Boys & Girls Club of Philadelphia 

 

[DID NOT PROVIDE RFI INFO]

Organizational mission statement (50 words or less): 

Brief description of organization (include key programs and recent achievements, 100 words or less):

 

Population served (25 words or less):

 

Geographic area(s) served: 

In which Life Science Cares Area of Focus is your organization’s work primarily? 

 

Does the organization already receive support from or otherwise engage life science companies? If so, how? 

Please outline existing volunteer opportunities or programs & initiatives that harness human capital including any current virtual volunteer events:

 

Please outline proposed or potential future volunteer opportunities or programs & initiatives that harness human capital including any planned virtual volunteer events:  

GRANT REQUEST 

 

Please signify the type of support you are requesting from Life Science Cares: 

Programming (existing)

Project Title: 

STEM Learning Labs

Total Project Budget (if applicable): 

$484.652

Requested Amount [note that first year partners will generally be awarded $10k]: 

$10,000

In which Life Science Cares Area of Focus is the requested project’s work? 

Education

Description of Need (What is the issue you plan to address? What are the demographics and number of people you plan to serve, if applicable?): 

Philadelphia is the poorest of the nation’s large cities, putting youth at risk for academic, social, and health issues.

Boys & Girls Clubs of Philadelphia understand that later success in life is intrinsically linked to the development of academic, social, health, and life skills. To achieve our mission of enabling all young people, especially those who need us the most, to meet their full potential as productive, caring responsible citizens, it is essential that we provide them with the tools and resources they need to develop into well-educated, active members of their community. Boys & Girls Clubs of Philadelphia creates a safe, friendly, and academic environment for Philadelphia’s most disadvantaged children to reach their full potential. Over 9,600 children benefit each year from Boys & Girls Clubs services. In 2014, recognizing the need for Science, Technology, Engineering and Math programs in our communities, we introduced our STEM Learning Labs. Our STEM programs bridge the gap between the lack of school resources and the growing science and mathematics job industry. STEM-related fields are among the fastest growing industries, with an expected growth of 10.6 percent from 2016 to 2026; likewise, 95 percent of STEM workers have postsecondary education and training, larger than any other field of work.

However, within the entire U.S. STEM workforce, minorities account for only about 20 percent of employees, primarily due to the lack of resources and preparation within schools. In Philadelphia, this despair is broadened by a lack of higher education among the city’s poorest residents. City-wide, just 69 percent of youth in Philadelphia graduate high school, however, in the communities we serve, the on-time graduation rates plummet below 50 percent. For our youth to step forward as future leaders in the STEM workforce, we must ensure that youth build a healthy foundation today. Despite these bleak statistics, our youth still have hope for a brighter future.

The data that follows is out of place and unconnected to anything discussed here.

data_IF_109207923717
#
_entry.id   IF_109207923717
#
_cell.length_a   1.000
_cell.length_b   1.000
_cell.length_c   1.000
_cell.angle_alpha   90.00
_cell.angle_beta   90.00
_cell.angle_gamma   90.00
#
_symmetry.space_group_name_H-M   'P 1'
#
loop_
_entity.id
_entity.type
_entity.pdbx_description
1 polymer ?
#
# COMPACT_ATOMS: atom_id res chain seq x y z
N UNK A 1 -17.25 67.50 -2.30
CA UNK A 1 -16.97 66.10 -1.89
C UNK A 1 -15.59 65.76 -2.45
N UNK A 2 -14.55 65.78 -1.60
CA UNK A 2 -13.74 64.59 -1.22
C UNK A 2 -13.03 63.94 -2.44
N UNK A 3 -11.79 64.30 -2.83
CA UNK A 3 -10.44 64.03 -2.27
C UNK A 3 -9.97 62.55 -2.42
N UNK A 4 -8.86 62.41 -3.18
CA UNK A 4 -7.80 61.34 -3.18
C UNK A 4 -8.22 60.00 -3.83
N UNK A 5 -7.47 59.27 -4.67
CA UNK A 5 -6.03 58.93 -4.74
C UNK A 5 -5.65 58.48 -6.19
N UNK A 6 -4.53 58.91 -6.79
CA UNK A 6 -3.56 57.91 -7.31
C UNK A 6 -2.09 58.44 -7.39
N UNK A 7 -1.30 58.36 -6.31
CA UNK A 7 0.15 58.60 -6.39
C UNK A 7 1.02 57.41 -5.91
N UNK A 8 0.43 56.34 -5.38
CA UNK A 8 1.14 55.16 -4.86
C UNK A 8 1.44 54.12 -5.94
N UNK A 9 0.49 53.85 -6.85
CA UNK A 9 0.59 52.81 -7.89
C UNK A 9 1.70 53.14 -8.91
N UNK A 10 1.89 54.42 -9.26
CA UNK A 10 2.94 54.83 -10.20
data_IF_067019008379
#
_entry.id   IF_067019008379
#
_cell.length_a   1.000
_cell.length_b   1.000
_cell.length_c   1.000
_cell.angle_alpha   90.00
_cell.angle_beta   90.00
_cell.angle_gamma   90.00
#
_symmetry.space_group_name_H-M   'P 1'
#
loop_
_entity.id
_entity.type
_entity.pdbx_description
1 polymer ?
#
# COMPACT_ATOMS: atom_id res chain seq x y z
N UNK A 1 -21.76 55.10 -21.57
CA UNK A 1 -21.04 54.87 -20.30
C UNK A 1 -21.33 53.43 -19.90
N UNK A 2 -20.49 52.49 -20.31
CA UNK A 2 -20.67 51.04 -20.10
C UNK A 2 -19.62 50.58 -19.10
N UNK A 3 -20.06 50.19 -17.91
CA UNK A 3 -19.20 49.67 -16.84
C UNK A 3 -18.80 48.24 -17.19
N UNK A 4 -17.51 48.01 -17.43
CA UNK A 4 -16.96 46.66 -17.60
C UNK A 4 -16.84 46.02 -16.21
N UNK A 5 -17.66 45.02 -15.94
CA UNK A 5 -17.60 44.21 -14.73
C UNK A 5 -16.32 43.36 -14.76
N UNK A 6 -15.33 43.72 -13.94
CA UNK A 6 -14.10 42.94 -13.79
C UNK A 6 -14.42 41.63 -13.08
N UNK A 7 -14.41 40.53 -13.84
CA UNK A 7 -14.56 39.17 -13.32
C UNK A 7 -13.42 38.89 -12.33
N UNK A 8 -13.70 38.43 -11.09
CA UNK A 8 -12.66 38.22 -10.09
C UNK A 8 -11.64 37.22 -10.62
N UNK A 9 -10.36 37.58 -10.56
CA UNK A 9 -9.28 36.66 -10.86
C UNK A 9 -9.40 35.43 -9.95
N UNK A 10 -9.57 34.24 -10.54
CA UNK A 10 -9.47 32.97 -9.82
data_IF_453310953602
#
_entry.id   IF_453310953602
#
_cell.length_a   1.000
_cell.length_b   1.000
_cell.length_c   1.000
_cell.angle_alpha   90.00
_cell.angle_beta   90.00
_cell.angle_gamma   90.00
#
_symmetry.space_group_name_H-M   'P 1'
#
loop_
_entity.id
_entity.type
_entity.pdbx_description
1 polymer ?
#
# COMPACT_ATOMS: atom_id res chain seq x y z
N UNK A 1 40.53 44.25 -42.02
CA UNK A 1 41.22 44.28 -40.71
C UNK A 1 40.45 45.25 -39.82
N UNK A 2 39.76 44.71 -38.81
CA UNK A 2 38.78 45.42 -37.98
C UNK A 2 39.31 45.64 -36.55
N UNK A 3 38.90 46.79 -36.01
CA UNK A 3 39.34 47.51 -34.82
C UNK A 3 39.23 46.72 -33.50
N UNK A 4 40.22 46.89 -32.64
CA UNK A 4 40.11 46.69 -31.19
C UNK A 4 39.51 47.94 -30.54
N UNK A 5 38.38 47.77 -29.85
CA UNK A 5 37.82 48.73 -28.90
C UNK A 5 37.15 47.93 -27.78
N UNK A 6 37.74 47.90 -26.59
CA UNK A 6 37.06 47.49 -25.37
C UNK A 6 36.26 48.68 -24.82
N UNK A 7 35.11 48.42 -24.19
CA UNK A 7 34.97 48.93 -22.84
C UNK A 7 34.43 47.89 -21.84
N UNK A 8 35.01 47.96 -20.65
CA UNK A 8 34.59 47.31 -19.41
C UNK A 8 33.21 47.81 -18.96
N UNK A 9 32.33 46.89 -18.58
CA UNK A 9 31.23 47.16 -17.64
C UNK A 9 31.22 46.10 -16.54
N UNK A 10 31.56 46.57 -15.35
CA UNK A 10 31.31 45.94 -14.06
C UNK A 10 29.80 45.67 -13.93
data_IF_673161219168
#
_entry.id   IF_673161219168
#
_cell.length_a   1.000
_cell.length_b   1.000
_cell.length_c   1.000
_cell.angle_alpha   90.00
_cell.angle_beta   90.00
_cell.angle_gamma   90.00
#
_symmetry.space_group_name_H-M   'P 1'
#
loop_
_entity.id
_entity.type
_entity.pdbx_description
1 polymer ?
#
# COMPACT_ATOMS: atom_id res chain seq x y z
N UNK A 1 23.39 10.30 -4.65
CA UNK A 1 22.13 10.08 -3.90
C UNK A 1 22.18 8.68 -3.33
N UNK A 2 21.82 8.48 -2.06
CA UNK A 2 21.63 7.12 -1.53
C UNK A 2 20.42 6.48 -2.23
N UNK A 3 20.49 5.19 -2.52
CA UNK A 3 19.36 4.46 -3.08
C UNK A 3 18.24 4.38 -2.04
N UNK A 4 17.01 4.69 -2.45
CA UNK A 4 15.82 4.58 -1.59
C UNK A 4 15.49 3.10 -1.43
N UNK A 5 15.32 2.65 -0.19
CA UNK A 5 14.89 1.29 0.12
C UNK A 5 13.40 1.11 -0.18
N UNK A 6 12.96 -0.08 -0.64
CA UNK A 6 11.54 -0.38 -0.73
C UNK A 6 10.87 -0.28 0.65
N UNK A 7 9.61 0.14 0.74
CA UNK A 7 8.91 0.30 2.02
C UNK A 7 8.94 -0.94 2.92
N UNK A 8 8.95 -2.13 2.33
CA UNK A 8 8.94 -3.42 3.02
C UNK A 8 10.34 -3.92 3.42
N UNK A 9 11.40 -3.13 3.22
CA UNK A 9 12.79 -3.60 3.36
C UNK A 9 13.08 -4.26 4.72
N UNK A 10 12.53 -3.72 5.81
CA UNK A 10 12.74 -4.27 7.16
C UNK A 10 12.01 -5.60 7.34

According to the National Youth Outcomes Survey, 91 percent of teens attending our Clubs plan to enroll in college; however, in our communities just 13 percent of elementary school students were proficient in math and 26 percent were proficient in science. For high school youth, the science proficiency rate dropped drastically to just 10 percent. Additionally, across Philadelphia only 26 percent of public-school students enroll in college, and of those only 10 percent earn a degree. Unfortunately, this results in many of Philadelphia’s young people being locked out of STEM fields from an early age.

The COVID-19 pandemic has exacerbated existing educational inequities, putting Philadelphia’s youth at greater risk than ever for becoming disengaged from school. On March 16th, 2020, the School District of Philadelphia shut down to prevent the spread of COVID-19. Youth attending the city’s schools did not have access to virtual learning resources until May 4th. In response to the growing and changing needs of our kids and communities, Boys & Girls Clubs of Philadelphia immediately adapted our programs and services. We launched our Virtual Digital Experiences for Youth (DEFY) Club in April, engaging over 550 youth in STEM, Literacy and Social Recreation programming during the state-mandated shutdown period. At the same time, we began providing emergency meals to ensure that youth and families did not go hungry, as many lost income and access to meals typically served by schools. Since March 23rd, 2020, we have provided over 159,000 emergency meals at 15 locations throughout the city. While working to meet the immediate needs of our communities, we also prepared our Clubs to reopen, following all local and CDC safety regulations. On July 6th, we reopened for in-person programming, serving 384 youth through summer camps at 9 locations. With the School District of Philadelphia offering no i- person instruction until further notice, we have adapted our operating model and are currently providing full-day programming to over 560 youth at 15 locations throughout Philadelphia. Through our full-day “Access Center” programming, we ensure that youth have access to reliable internet to participate in virtual learning, support youth as they participate in the virtual school day, and provide hands-on enrichment activities to help youth stay engaged and curious. At a time when Philadelphia’s youth face a cascade of economic, social, and emotional challenges, our Clubs provide the academic and social-emotional support that young people need to thrive.

Specific Activities (Please detail what activities you intend to undertake as a result of the grant. Include information about service delivery and timelines.): 

During the 2020-21 program year, our STEM Learning Labs will support youth during the virtual school day and